EconPapers    
Economics at your fingertips  
 

Housing Bubbles

Edward L. Glaeser and Charles G. Nathanson

Chapter Chapter 11 in Handbook of Regional and Urban Economics, 2015, vol. 5, pp 701-751 from Elsevier

Abstract: Housing markets experience substantial price volatility, short-term price change momentum, and mean reversion of prices over the long run. Together, these features, particularly at their most extreme, produce the classic shape of an asset bubble. In this chapter, we review the stylized facts of housing bubbles and discuss theories that can potentially explain events like the boom–bust cycles of the 2000s. One set of theories assumes rationality and uses idiosyncratic features of the housing market, such as intensive search and short-selling constraints, to explain the stylized facts. Cheap credit provides a particularly common rationalization for price booms, but temporary periods of low interest rates will not explain massive price swings in simple rational models. An incorrectly underpriced default option can make rational bubbles more likely. Many nonrational explanations for real estate bubbles exist, but the most promising theories emphasize some form of trend chasing, which in turn reflects boundedly rational learning.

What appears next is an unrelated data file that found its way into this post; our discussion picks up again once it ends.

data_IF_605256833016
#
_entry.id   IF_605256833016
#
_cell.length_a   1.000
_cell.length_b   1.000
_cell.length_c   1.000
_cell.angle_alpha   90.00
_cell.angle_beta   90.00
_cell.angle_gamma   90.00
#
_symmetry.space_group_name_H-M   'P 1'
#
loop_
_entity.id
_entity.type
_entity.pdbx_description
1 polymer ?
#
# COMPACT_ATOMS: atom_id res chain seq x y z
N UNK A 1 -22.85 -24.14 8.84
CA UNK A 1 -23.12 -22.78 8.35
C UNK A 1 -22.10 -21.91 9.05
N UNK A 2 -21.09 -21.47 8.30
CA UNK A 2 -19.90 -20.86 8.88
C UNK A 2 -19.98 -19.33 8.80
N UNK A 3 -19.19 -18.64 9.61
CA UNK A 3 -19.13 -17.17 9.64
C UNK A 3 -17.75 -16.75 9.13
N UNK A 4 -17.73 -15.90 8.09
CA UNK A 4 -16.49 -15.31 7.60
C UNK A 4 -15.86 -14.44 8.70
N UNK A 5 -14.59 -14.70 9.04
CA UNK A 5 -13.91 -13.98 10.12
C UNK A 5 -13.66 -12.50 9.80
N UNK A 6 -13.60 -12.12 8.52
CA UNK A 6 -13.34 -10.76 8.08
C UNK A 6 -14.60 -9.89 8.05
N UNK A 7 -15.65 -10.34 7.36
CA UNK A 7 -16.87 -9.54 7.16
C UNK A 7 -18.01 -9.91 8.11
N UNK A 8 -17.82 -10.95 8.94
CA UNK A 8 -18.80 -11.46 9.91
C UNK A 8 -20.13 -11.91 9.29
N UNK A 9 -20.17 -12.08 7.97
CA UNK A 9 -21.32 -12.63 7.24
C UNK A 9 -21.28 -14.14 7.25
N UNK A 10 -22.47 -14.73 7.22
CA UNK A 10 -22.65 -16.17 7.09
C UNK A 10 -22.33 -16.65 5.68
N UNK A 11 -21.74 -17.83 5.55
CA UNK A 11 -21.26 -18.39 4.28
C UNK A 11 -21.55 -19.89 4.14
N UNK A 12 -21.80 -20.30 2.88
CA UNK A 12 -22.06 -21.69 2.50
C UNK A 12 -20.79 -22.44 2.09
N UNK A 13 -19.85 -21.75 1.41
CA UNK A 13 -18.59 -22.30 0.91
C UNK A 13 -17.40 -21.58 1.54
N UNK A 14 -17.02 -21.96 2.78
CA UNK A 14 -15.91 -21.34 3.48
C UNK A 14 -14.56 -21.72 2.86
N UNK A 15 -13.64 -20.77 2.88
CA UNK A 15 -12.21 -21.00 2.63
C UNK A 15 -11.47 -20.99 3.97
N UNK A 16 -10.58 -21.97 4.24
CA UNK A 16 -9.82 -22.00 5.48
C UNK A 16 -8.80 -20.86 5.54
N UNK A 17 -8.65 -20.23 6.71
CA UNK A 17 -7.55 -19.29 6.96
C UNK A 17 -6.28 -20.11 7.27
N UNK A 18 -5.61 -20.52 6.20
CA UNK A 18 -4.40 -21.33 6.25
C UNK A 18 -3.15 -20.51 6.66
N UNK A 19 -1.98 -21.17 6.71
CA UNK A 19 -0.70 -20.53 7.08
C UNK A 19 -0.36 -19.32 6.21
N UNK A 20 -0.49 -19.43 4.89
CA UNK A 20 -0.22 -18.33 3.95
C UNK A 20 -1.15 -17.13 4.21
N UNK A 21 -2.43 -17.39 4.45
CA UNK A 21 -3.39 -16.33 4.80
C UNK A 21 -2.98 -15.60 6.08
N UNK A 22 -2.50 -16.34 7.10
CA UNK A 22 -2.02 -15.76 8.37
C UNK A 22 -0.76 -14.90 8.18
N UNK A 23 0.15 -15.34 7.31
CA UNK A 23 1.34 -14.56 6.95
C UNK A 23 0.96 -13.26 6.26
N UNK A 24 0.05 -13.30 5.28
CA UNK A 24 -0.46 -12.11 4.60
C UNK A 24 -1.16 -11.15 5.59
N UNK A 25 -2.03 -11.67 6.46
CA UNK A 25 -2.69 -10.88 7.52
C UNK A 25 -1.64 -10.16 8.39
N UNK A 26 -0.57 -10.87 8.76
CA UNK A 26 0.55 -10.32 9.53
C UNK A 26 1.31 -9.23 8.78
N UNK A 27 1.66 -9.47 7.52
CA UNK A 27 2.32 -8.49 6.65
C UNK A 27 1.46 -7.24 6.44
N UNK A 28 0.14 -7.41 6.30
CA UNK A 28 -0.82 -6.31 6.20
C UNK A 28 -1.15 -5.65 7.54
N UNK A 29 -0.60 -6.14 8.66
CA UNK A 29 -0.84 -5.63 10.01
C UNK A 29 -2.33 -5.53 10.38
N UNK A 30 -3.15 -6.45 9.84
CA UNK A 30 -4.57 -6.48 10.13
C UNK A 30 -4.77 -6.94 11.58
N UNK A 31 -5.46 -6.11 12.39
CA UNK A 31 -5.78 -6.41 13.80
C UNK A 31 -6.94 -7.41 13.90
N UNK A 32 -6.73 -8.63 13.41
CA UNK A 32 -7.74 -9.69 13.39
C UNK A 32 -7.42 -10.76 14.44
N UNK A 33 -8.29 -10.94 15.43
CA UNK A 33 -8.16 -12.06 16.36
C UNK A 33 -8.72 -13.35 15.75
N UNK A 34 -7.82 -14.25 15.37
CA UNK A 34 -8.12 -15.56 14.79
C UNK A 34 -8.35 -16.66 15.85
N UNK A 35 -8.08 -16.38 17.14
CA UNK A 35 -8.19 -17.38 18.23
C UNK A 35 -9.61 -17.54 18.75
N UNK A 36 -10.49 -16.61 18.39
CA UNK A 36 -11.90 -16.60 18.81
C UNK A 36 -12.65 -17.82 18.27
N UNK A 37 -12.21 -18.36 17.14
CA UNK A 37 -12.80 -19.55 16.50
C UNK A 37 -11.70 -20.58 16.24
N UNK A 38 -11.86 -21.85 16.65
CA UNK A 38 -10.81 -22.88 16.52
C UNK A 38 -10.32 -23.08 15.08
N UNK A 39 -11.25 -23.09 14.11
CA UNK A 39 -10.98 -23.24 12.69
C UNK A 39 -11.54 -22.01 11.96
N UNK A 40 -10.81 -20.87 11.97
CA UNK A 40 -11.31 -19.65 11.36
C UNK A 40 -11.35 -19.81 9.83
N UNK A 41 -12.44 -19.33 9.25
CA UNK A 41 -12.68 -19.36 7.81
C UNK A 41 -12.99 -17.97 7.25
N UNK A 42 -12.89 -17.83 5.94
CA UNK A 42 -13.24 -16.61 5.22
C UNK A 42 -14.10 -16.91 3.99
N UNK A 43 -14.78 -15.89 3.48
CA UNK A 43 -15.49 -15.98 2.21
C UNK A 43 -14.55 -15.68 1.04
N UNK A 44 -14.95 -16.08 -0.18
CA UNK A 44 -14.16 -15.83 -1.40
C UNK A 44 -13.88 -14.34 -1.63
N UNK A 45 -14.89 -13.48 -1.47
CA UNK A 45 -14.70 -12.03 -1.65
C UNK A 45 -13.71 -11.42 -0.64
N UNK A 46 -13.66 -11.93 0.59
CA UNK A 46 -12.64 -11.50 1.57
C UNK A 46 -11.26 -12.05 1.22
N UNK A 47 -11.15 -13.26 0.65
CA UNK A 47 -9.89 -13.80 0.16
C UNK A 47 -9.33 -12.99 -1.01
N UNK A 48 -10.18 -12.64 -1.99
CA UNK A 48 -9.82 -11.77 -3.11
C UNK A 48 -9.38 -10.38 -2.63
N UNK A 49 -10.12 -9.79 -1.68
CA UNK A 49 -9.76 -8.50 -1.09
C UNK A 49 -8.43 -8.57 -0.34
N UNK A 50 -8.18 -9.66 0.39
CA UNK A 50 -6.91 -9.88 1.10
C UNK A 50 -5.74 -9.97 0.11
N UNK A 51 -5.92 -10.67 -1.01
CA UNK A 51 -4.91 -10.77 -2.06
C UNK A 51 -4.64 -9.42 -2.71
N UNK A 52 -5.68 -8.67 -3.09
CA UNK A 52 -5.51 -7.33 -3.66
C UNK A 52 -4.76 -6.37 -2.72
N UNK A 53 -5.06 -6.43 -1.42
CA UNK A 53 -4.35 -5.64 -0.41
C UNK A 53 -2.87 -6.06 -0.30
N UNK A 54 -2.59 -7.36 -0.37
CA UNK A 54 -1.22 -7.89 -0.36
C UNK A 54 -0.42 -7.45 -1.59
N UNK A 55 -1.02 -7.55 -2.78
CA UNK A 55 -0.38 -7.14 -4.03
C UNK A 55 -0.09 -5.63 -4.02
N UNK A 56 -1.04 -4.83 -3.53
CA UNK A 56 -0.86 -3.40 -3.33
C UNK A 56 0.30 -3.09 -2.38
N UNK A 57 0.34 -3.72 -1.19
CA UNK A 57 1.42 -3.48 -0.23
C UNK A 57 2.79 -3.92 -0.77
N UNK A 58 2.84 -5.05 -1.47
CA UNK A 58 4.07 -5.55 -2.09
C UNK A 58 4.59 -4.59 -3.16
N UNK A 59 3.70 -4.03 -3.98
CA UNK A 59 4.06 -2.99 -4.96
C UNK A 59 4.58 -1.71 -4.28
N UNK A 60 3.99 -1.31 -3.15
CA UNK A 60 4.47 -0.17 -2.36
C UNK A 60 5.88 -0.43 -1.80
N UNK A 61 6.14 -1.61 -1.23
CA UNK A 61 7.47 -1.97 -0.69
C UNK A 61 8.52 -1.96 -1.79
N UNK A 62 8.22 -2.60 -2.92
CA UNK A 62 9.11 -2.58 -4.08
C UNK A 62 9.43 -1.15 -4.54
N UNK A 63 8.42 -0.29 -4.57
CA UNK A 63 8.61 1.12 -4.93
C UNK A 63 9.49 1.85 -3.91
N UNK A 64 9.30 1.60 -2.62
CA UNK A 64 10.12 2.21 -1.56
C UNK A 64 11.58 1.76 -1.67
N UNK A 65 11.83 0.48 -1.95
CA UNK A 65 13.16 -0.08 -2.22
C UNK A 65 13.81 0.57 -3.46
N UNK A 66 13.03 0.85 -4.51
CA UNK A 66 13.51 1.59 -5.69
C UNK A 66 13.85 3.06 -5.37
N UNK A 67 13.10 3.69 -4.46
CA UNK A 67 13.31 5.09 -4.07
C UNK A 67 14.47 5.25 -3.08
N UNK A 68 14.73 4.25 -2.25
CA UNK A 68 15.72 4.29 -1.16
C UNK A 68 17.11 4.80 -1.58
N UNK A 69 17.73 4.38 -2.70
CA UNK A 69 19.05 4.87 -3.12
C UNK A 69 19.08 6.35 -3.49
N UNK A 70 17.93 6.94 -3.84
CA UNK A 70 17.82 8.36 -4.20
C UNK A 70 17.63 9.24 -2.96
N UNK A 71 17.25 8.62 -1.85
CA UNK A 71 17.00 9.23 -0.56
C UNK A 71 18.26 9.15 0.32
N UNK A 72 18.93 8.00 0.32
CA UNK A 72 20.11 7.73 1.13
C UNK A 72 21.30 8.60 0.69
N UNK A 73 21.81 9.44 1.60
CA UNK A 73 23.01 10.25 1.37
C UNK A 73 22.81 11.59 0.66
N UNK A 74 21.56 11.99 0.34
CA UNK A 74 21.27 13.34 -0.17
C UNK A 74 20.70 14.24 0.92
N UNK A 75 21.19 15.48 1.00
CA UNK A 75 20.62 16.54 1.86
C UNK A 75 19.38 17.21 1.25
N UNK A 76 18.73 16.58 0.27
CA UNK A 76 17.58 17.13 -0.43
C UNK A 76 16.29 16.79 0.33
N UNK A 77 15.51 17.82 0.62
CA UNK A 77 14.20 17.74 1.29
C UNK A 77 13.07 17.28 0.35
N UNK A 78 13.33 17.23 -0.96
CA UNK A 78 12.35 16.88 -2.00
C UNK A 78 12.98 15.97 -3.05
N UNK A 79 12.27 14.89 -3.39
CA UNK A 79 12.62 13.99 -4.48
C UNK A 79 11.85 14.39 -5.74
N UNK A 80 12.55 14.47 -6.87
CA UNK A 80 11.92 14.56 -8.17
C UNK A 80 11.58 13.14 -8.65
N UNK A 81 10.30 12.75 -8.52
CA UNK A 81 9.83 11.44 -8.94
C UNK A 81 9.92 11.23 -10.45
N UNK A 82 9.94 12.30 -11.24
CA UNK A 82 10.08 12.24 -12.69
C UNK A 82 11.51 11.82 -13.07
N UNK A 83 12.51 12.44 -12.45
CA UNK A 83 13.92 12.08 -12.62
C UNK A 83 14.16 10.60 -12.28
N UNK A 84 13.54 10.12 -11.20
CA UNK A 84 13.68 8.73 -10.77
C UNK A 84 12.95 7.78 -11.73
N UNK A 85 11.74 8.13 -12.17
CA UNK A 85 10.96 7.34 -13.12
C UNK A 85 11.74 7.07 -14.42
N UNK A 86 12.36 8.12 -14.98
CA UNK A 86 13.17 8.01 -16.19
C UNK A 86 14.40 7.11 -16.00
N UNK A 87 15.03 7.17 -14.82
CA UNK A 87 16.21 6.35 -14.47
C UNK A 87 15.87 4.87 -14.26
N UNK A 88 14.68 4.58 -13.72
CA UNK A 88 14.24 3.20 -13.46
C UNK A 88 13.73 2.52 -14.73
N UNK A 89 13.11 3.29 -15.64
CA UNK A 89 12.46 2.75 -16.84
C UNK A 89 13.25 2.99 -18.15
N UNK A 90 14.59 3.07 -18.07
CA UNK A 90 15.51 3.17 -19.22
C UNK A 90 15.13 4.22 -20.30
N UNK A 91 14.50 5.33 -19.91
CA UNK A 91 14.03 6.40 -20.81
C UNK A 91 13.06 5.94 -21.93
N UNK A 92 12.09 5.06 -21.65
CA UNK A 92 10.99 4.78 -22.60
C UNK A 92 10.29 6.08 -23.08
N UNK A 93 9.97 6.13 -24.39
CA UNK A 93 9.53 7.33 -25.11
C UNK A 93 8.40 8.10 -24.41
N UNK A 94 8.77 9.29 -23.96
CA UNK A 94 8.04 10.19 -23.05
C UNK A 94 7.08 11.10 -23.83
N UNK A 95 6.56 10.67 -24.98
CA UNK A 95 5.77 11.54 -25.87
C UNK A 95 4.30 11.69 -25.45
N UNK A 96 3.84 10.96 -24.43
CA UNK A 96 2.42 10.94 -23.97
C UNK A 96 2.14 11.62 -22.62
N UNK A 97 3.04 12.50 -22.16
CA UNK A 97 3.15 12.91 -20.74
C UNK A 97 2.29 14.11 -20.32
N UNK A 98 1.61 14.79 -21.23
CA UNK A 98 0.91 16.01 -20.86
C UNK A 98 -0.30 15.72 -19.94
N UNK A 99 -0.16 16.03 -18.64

Keywords: Real estate; Housing; Behavioral economics; Land; Bubble; Speculation; R21 (search for similar items in EconPapers)
Date: 2015
References: View references in EconPapers View complete reference list from CitEc
Citations: View citations in EconPapers (1) Track citations by RSS feed

Downloads: (external link)
http://www.sciencedirect.com/science/article/pii/B9780444595317000119
Full text for ScienceDirect subscribers only

Related works:
This item may be available elsewhere in EconPapers: Search for items with the same title.

Export reference: BibTeX RIS (EndNote, ProCite, RefMan) HTML/Text

Persistent link: https://EconPapers.repec.org/RePEc:eee:regchp:5-701

DOI: 10.1016/B978-0-444-59531-7.00011-9

Access Statistics for this chapter

More chapters in Handbook of Regional and Urban Economics from Elsevier
Bibliographic data for series maintained by Haili He ().

 
Page updated 2020-08-08
Handle: RePEc:eee:regchp:5-701